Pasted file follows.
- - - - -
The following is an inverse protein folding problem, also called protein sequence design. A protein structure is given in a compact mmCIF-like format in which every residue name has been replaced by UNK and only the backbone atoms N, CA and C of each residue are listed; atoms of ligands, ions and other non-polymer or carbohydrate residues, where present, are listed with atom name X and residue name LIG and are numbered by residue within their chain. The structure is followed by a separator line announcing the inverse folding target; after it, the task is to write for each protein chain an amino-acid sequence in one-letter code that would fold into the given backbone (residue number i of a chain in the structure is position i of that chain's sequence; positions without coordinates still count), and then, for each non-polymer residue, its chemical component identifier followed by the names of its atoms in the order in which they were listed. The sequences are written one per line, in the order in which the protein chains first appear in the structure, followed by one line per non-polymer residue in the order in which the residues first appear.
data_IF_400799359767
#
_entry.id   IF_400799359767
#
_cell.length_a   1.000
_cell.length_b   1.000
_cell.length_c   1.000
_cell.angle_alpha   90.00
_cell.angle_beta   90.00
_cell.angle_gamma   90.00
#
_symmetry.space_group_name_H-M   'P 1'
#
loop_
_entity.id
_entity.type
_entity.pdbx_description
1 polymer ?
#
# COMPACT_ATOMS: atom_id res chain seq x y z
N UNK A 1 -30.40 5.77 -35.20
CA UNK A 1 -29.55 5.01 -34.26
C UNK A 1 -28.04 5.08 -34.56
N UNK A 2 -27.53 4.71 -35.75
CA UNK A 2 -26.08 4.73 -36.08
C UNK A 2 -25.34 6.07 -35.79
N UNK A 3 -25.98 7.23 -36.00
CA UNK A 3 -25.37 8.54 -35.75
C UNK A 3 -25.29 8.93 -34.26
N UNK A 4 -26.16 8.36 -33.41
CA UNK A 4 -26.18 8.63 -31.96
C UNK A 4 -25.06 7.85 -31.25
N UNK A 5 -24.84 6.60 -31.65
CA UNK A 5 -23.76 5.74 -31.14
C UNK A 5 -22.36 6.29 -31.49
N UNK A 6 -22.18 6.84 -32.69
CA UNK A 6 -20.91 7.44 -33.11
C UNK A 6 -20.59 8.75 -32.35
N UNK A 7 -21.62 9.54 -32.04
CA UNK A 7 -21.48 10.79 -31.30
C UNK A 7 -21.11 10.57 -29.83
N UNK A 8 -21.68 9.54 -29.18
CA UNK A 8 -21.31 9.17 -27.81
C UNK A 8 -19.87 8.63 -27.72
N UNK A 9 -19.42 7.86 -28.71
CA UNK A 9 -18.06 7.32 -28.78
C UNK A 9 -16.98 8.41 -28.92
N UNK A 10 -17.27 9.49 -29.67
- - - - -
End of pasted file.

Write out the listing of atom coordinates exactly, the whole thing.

The following is an inverse protein folding problem, also called protein sequence design. A protein structure is given in a compact mmCIF-like format in which every residue name has been replaced by UNK and only the backbone atoms N, CA and C of each residue are listed; atoms of ligands, ions and other non-polymer or carbohydrate residues, where present, are listed with atom name X and residue name LIG and are numbered by residue within their chain. The structure is followed by a separator line announcing the inverse folding target; after it, the task is to write for each protein chain an amino-acid sequence in one-letter code that would fold into the given backbone (residue number i of a chain in the structure is position i of that chain's sequence; positions without coordinates still count), and then, for each non-polymer residue, its chemical component identifier followed by the names of its atoms in the order in which they were listed. The sequences are written one per line, in the order in which the protein chains first appear in the structure, followed by one line per non-polymer residue in the order in which the residues first appear.
data_IF_400799359767
#
_entry.id   IF_400799359767
#
_cell.length_a   1.000
_cell.length_b   1.000
_cell.length_c   1.000
_cell.angle_alpha   90.00
_cell.angle_beta   90.00
_cell.angle_gamma   90.00
#
_symmetry.space_group_name_H-M   'P 1'
#
loop_
_entity.id
_entity.type
_entity.pdbx_description
1 polymer ?
#
# COMPACT_ATOMS: atom_id res chain seq x y z
N UNK A 1 -30.40 5.77 -35.20
CA UNK A 1 -29.55 5.01 -34.26
C UNK A 1 -28.04 5.08 -34.56
N UNK A 2 -27.53 4.71 -35.75
CA UNK A 2 -26.08 4.73 -36.08
C UNK A 2 -25.34 6.07 -35.79
N UNK A 3 -25.98 7.23 -36.00
CA UNK A 3 -25.37 8.54 -35.75
C UNK A 3 -25.29 8.93 -34.26
N UNK A 4 -26.16 8.36 -33.41
CA UNK A 4 -26.18 8.63 -31.96
C UNK A 4 -25.06 7.85 -31.25
N UNK A 5 -24.84 6.60 -31.65
CA UNK A 5 -23.76 5.74 -31.14
C UNK A 5 -22.36 6.29 -31.49
N UNK A 6 -22.18 6.84 -32.69
CA UNK A 6 -20.91 7.44 -33.11
C UNK A 6 -20.59 8.75 -32.35
N UNK A 7 -21.62 9.54 -32.04
CA UNK A 7 -21.48 10.79 -31.30
C UNK A 7 -21.11 10.57 -29.83
N UNK A 8 -21.68 9.54 -29.18
CA UNK A 8 -21.31 9.17 -27.81
C UNK A 8 -19.87 8.63 -27.72
N UNK A 9 -19.42 7.86 -28.71
CA UNK A 9 -18.06 7.32 -28.78
C UNK A 9 -16.98 8.41 -28.92
N UNK A 10 -17.27 9.49 -29.67